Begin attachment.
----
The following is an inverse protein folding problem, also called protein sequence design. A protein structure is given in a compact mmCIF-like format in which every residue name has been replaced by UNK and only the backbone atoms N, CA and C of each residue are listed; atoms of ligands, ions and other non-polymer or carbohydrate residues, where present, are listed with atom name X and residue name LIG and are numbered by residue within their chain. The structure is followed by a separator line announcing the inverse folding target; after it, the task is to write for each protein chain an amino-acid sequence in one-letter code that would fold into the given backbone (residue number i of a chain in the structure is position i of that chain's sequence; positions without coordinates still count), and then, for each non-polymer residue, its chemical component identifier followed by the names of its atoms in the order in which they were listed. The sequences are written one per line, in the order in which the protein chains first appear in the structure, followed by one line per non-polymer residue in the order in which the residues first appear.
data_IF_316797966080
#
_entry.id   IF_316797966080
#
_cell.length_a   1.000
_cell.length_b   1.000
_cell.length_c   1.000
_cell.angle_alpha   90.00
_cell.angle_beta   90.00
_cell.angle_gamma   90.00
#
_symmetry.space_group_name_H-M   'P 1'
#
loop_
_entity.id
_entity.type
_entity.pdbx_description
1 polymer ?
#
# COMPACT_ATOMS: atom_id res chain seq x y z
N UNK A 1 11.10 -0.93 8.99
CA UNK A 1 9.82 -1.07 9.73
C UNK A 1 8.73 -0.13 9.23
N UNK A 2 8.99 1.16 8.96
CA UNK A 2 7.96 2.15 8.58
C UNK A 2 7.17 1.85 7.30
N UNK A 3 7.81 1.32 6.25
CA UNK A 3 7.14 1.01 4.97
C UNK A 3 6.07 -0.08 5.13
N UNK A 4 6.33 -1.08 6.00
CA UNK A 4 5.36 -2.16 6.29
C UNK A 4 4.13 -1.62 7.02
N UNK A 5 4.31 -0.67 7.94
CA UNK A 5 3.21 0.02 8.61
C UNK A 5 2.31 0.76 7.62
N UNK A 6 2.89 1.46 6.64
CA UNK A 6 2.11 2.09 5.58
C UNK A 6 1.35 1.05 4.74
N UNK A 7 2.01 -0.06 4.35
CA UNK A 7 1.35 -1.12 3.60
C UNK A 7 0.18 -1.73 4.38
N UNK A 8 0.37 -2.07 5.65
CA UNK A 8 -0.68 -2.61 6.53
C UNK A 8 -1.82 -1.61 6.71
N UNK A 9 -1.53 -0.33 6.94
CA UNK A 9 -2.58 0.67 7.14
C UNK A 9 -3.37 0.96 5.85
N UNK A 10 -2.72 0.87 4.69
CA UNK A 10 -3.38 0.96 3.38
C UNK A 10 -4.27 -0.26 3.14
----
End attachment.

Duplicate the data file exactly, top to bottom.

The following is an inverse protein folding problem, also called protein sequence design. A protein structure is given in a compact mmCIF-like format in which every residue name has been replaced by UNK and only the backbone atoms N, CA and C of each residue are listed; atoms of ligands, ions and other non-polymer or carbohydrate residues, where present, are listed with atom name X and residue name LIG and are numbered by residue within their chain. The structure is followed by a separator line announcing the inverse folding target; after it, the task is to write for each protein chain an amino-acid sequence in one-letter code that would fold into the given backbone (residue number i of a chain in the structure is position i of that chain's sequence; positions without coordinates still count), and then, for each non-polymer residue, its chemical component identifier followed by the names of its atoms in the order in which they were listed. The sequences are written one per line, in the order in which the protein chains first appear in the structure, followed by one line per non-polymer residue in the order in which the residues first appear.
data_IF_316797966080
#
_entry.id   IF_316797966080
#
_cell.length_a   1.000
_cell.length_b   1.000
_cell.length_c   1.000
_cell.angle_alpha   90.00
_cell.angle_beta   90.00
_cell.angle_gamma   90.00
#
_symmetry.space_group_name_H-M   'P 1'
#
loop_
_entity.id
_entity.type
_entity.pdbx_description
1 polymer ?
#
# COMPACT_ATOMS: atom_id res chain seq x y z
N UNK A 1 11.10 -0.93 8.99
CA UNK A 1 9.82 -1.07 9.73
C UNK A 1 8.73 -0.13 9.23
N UNK A 2 8.99 1.16 8.96
CA UNK A 2 7.96 2.15 8.58
C UNK A 2 7.17 1.85 7.30
N UNK A 3 7.81 1.32 6.25
CA UNK A 3 7.14 1.01 4.97
C UNK A 3 6.07 -0.08 5.13
N UNK A 4 6.33 -1.08 6.00
CA UNK A 4 5.36 -2.16 6.29
C UNK A 4 4.13 -1.62 7.02
N UNK A 5 4.31 -0.67 7.94
CA UNK A 5 3.21 0.02 8.61
C UNK A 5 2.31 0.76 7.62
N UNK A 6 2.89 1.46 6.64
CA UNK A 6 2.11 2.09 5.58
C UNK A 6 1.35 1.05 4.74
N UNK A 7 2.01 -0.06 4.35
CA UNK A 7 1.35 -1.12 3.60
C UNK A 7 0.18 -1.73 4.38
N UNK A 8 0.37 -2.07 5.65
CA UNK A 8 -0.68 -2.61 6.53
C UNK A 8 -1.82 -1.61 6.71
N UNK A 9 -1.53 -0.33 6.94
CA UNK A 9 -2.58 0.67 7.14
C UNK A 9 -3.37 0.96 5.85
N UNK A 10 -2.72 0.87 4.69
CA UNK A 10 -3.38 0.96 3.38
C UNK A 10 -4.27 -0.26 3.14